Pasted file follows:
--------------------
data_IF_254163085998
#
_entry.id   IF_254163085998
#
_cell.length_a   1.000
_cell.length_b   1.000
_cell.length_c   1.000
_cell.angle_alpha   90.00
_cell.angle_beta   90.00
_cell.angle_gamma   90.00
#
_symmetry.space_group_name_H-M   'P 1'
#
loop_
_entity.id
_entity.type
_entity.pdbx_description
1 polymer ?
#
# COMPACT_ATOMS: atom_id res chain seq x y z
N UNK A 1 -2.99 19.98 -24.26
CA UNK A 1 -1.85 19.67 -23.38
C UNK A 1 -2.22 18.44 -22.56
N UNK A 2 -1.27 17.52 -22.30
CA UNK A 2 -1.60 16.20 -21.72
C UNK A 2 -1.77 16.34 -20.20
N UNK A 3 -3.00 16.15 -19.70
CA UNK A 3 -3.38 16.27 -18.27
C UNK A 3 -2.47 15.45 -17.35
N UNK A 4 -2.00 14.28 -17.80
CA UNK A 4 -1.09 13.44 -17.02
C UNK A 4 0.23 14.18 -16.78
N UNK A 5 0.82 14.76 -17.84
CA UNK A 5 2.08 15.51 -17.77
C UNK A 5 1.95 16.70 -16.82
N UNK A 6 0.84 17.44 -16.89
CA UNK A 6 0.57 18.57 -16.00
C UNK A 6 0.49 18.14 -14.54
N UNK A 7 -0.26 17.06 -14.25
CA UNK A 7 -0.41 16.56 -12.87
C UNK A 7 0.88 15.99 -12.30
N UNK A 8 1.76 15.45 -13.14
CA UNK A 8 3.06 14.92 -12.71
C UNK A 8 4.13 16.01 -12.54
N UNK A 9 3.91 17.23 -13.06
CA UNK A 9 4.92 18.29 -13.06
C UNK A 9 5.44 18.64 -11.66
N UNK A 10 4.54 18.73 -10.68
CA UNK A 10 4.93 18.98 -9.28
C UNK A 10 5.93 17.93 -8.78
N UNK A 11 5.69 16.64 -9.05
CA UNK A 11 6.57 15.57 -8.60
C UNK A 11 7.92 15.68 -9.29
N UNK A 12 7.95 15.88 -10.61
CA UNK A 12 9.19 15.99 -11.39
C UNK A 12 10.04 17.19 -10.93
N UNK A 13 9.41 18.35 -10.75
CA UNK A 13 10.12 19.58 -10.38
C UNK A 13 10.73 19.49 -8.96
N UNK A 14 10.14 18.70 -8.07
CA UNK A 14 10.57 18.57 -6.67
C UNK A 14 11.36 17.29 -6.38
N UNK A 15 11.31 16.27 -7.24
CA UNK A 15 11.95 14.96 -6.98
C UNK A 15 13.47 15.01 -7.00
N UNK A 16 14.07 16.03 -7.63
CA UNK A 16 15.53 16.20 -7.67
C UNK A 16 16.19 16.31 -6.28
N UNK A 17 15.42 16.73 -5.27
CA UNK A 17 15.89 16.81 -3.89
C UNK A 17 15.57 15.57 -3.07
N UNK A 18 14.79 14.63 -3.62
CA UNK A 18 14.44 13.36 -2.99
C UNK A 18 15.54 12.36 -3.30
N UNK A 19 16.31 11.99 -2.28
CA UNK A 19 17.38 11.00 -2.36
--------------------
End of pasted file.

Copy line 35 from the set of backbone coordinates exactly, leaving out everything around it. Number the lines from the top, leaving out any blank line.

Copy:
C UNK A 5 1.95 16.70 -16.82